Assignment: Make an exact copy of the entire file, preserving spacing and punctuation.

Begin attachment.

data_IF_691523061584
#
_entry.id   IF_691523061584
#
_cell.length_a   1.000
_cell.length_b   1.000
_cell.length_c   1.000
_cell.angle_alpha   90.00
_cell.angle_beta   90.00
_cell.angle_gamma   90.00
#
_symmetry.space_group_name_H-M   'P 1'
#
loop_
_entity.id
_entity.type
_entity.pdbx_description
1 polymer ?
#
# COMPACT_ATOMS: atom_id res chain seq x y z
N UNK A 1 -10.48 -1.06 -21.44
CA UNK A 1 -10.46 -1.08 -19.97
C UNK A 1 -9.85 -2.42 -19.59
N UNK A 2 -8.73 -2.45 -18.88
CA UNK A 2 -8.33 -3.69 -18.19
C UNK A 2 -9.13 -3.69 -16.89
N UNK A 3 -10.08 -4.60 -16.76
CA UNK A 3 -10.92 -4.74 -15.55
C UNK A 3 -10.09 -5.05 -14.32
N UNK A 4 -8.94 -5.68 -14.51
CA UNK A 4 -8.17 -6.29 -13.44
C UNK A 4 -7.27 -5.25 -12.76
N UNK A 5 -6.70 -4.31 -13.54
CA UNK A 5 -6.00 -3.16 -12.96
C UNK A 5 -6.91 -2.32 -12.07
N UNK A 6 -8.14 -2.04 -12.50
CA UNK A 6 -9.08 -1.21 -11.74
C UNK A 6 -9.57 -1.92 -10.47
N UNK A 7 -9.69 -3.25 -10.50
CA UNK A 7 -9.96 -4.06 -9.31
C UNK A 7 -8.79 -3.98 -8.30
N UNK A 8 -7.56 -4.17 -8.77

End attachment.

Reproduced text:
data_IF_691523061584
#
_entry.id   IF_691523061584
#
_cell.length_a   1.000
_cell.length_b   1.000
_cell.length_c   1.000
_cell.angle_alpha   90.00
_cell.angle_beta   90.00
_cell.angle_gamma   90.00
#
_symmetry.space_group_name_H-M   'P 1'
#
loop_
_entity.id
_entity.type
_entity.pdbx_description
1 polymer ?
#
# COMPACT_ATOMS: atom_id res chain seq x y z
N UNK A 1 -10.48 -1.06 -21.44
CA UNK A 1 -10.46 -1.08 -19.97
C UNK A 1 -9.85 -2.42 -19.59
N UNK A 2 -8.73 -2.45 -18.88
CA UNK A 2 -8.33 -3.69 -18.19
C UNK A 2 -9.13 -3.69 -16.89
N UNK A 3 -10.08 -4.60 -16.76
CA UNK A 3 -10.92 -4.74 -15.55
C UNK A 3 -10.09 -5.05 -14.32
N UNK A 4 -8.94 -5.68 -14.51
CA UNK A 4 -8.17 -6.29 -13.44
C UNK A 4 -7.27 -5.25 -12.76
N UNK A 5 -6.70 -4.31 -13.54
CA UNK A 5 -6.00 -3.16 -12.96
C UNK A 5 -6.91 -2.32 -12.07
N UNK A 6 -8.14 -2.04 -12.50
CA UNK A 6 -9.08 -1.21 -11.74
C UNK A 6 -9.57 -1.92 -10.47
N UNK A 7 -9.69 -3.25 -10.50
CA UNK A 7 -9.96 -4.06 -9.31
C UNK A 7 -8.79 -3.98 -8.30
N UNK A 8 -7.56 -4.17 -8.77